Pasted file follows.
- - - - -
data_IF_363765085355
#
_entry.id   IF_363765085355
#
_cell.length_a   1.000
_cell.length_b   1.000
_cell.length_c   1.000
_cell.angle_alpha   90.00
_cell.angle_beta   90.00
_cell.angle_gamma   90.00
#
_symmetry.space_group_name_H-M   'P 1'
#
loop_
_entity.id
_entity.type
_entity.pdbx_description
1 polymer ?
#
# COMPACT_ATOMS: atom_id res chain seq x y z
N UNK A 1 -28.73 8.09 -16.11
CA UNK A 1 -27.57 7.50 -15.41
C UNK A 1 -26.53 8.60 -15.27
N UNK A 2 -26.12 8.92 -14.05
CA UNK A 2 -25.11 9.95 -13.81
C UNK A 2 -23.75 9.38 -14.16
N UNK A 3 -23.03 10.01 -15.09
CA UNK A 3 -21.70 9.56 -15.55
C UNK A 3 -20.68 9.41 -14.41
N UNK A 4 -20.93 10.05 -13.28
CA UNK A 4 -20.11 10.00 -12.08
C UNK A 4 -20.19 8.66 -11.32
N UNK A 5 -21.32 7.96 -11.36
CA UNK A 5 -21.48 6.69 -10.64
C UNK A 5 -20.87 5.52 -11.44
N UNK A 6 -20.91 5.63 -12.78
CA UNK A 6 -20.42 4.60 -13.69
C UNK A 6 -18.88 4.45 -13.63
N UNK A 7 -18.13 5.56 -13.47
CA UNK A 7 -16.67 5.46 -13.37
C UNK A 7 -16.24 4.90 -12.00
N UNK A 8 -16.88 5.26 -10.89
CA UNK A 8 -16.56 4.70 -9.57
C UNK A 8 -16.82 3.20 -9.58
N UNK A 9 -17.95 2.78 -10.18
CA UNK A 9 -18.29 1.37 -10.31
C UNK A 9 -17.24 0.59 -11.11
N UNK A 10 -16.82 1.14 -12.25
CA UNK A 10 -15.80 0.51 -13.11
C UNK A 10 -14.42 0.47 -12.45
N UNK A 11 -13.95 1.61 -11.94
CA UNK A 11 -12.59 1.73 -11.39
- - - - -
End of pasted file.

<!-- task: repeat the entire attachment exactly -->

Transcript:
data_IF_363765085355
#
_entry.id   IF_363765085355
#
_cell.length_a   1.000
_cell.length_b   1.000
_cell.length_c   1.000
_cell.angle_alpha   90.00
_cell.angle_beta   90.00
_cell.angle_gamma   90.00
#
_symmetry.space_group_name_H-M   'P 1'
#
loop_
_entity.id
_entity.type
_entity.pdbx_description
1 polymer ?
#
# COMPACT_ATOMS: atom_id res chain seq x y z
N UNK A 1 -28.73 8.09 -16.11
CA UNK A 1 -27.57 7.50 -15.41
C UNK A 1 -26.53 8.60 -15.27
N UNK A 2 -26.12 8.92 -14.05
CA UNK A 2 -25.11 9.95 -13.81
C UNK A 2 -23.75 9.38 -14.16
N UNK A 3 -23.03 10.01 -15.09
CA UNK A 3 -21.70 9.56 -15.55
C UNK A 3 -20.68 9.41 -14.41
N UNK A 4 -20.93 10.05 -13.28
CA UNK A 4 -20.11 10.00 -12.08
C UNK A 4 -20.19 8.66 -11.32
N UNK A 5 -21.32 7.96 -11.36
CA UNK A 5 -21.48 6.69 -10.64
C UNK A 5 -20.87 5.52 -11.44
N UNK A 6 -20.91 5.63 -12.78
CA UNK A 6 -20.42 4.60 -13.69
C UNK A 6 -18.88 4.45 -13.63
N UNK A 7 -18.13 5.56 -13.47
CA UNK A 7 -16.67 5.46 -13.37
C UNK A 7 -16.24 4.90 -12.00
N UNK A 8 -16.88 5.26 -10.89
CA UNK A 8 -16.56 4.70 -9.57
C UNK A 8 -16.82 3.20 -9.58
N UNK A 9 -17.95 2.78 -10.18
CA UNK A 9 -18.29 1.37 -10.31
C UNK A 9 -17.24 0.59 -11.11
N UNK A 10 -16.82 1.14 -12.25
CA UNK A 10 -15.80 0.51 -13.11
C UNK A 10 -14.42 0.47 -12.45
N UNK A 11 -13.95 1.61 -11.94
CA UNK A 11 -12.59 1.73 -11.39